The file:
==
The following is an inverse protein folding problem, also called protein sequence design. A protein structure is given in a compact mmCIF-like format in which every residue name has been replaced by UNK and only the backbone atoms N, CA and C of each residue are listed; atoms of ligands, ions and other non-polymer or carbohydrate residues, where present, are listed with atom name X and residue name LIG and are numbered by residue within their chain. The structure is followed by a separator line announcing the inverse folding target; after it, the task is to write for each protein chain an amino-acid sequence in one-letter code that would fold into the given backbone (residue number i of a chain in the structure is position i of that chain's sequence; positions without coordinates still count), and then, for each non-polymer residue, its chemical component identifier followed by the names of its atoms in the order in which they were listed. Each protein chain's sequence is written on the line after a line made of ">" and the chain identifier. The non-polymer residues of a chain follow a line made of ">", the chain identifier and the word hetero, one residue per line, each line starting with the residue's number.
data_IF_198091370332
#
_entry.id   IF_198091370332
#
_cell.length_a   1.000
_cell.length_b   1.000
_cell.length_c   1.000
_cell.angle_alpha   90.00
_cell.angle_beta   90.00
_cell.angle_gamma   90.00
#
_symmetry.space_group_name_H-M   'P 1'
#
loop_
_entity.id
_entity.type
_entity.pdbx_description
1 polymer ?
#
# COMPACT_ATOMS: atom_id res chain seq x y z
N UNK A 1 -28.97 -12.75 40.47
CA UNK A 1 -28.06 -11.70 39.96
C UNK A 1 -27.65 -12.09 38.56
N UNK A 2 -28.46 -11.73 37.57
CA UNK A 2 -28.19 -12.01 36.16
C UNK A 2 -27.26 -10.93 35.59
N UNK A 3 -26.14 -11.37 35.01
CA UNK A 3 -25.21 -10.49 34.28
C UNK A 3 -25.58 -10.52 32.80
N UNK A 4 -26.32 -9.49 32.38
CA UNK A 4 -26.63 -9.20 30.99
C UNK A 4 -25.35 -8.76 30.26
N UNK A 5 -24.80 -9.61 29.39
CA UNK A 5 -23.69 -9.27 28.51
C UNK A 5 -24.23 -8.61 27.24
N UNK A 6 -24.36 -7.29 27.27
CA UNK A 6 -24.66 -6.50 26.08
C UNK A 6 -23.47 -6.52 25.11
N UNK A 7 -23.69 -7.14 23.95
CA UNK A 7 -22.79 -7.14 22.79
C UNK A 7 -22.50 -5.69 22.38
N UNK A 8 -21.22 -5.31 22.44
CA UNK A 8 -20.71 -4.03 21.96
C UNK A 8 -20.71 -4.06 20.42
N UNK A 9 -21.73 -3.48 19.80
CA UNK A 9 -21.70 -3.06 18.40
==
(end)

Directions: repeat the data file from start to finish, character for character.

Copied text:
The following is an inverse protein folding problem, also called protein sequence design. A protein structure is given in a compact mmCIF-like format in which every residue name has been replaced by UNK and only the backbone atoms N, CA and C of each residue are listed; atoms of ligands, ions and other non-polymer or carbohydrate residues, where present, are listed with atom name X and residue name LIG and are numbered by residue within their chain. The structure is followed by a separator line announcing the inverse folding target; after it, the task is to write for each protein chain an amino-acid sequence in one-letter code that would fold into the given backbone (residue number i of a chain in the structure is position i of that chain's sequence; positions without coordinates still count), and then, for each non-polymer residue, its chemical component identifier followed by the names of its atoms in the order in which they were listed. Each protein chain's sequence is written on the line after a line made of ">" and the chain identifier. The non-polymer residues of a chain follow a line made of ">", the chain identifier and the word hetero, one residue per line, each line starting with the residue's number.
data_IF_198091370332
#
_entry.id   IF_198091370332
#
_cell.length_a   1.000
_cell.length_b   1.000
_cell.length_c   1.000
_cell.angle_alpha   90.00
_cell.angle_beta   90.00
_cell.angle_gamma   90.00
#
_symmetry.space_group_name_H-M   'P 1'
#
loop_
_entity.id
_entity.type
_entity.pdbx_description
1 polymer ?
#
# COMPACT_ATOMS: atom_id res chain seq x y z
N UNK A 1 -28.97 -12.75 40.47
CA UNK A 1 -28.06 -11.70 39.96
C UNK A 1 -27.65 -12.09 38.56
N UNK A 2 -28.46 -11.73 37.57
CA UNK A 2 -28.19 -12.01 36.16
C UNK A 2 -27.26 -10.93 35.59
N UNK A 3 -26.14 -11.37 35.01
CA UNK A 3 -25.21 -10.49 34.28
C UNK A 3 -25.58 -10.52 32.80
N UNK A 4 -26.32 -9.49 32.38
CA UNK A 4 -26.63 -9.20 30.99
C UNK A 4 -25.35 -8.76 30.26
N UNK A 5 -24.80 -9.61 29.39
CA UNK A 5 -23.69 -9.27 28.51
C UNK A 5 -24.23 -8.61 27.24
N UNK A 6 -24.36 -7.29 27.27
CA UNK A 6 -24.66 -6.50 26.08
C UNK A 6 -23.47 -6.52 25.11
N UNK A 7 -23.69 -7.14 23.95
CA UNK A 7 -22.79 -7.14 22.79
C UNK A 7 -22.50 -5.69 22.38
N UNK A 8 -21.22 -5.31 22.44
CA UNK A 8 -20.71 -4.03 21.96
C UNK A 8 -20.71 -4.06 20.42
N UNK A 9 -21.73 -3.48 19.80
CA UNK A 9 -21.70 -3.06 18.40